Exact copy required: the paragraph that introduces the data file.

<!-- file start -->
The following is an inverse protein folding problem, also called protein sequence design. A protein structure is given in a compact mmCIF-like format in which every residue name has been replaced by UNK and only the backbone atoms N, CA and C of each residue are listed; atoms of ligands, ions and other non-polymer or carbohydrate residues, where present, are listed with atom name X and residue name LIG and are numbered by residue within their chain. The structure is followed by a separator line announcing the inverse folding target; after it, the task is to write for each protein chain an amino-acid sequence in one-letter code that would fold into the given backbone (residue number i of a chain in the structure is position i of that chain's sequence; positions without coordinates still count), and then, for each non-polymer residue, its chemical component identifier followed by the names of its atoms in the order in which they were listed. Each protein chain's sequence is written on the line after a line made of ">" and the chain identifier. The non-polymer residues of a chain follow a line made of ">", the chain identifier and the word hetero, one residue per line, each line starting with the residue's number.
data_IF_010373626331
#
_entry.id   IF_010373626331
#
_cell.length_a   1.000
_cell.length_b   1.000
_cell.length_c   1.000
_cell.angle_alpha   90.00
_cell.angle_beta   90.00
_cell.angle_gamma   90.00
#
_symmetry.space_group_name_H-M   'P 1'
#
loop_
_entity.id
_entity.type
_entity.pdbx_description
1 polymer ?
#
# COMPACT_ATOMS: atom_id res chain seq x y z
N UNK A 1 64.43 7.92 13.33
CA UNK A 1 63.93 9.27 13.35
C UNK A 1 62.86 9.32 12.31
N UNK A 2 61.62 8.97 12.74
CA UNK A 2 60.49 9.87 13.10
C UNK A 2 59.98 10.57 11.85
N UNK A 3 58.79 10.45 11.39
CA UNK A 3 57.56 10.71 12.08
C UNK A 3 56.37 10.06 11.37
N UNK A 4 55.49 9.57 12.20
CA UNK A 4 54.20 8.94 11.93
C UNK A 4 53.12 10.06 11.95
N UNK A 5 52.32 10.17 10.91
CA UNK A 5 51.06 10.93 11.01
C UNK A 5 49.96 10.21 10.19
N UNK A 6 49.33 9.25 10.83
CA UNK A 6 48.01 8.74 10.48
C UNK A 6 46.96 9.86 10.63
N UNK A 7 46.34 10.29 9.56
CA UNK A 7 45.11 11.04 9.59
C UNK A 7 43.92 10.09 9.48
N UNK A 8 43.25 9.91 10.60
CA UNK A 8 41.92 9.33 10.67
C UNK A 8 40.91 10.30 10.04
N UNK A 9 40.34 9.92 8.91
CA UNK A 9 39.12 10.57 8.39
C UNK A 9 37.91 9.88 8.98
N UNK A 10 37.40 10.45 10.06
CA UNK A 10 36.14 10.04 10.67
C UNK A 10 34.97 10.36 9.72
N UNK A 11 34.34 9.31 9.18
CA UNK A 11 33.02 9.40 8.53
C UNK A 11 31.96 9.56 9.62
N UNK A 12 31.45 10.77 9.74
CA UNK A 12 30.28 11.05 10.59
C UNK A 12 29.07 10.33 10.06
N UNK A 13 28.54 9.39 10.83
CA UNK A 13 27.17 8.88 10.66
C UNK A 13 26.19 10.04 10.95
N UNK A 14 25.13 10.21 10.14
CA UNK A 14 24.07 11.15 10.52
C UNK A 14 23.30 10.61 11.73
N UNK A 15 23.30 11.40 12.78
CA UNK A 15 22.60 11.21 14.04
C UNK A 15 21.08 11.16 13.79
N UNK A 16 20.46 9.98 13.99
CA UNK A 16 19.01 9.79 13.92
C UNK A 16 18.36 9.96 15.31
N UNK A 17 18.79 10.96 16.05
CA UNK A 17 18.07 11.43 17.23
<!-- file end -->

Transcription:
The following is an inverse protein folding problem, also called protein sequence design. A protein structure is given in a compact mmCIF-like format in which every residue name has been replaced by UNK and only the backbone atoms N, CA and C of each residue are listed; atoms of ligands, ions and other non-polymer or carbohydrate residues, where present, are listed with atom name X and residue name LIG and are numbered by residue within their chain. The structure is followed by a separator line announcing the inverse folding target; after it, the task is to write for each protein chain an amino-acid sequence in one-letter code that would fold into the given backbone (residue number i of a chain in the structure is position i of that chain's sequence; positions without coordinates still count), and then, for each non-polymer residue, its chemical component identifier followed by the names of its atoms in the order in which they were listed. Each protein chain's sequence is written on the line after a line made of ">" and the chain identifier. The non-polymer residues of a chain follow a line made of ">", the chain identifier and the word hetero, one residue per line, each line starting with the residue's number.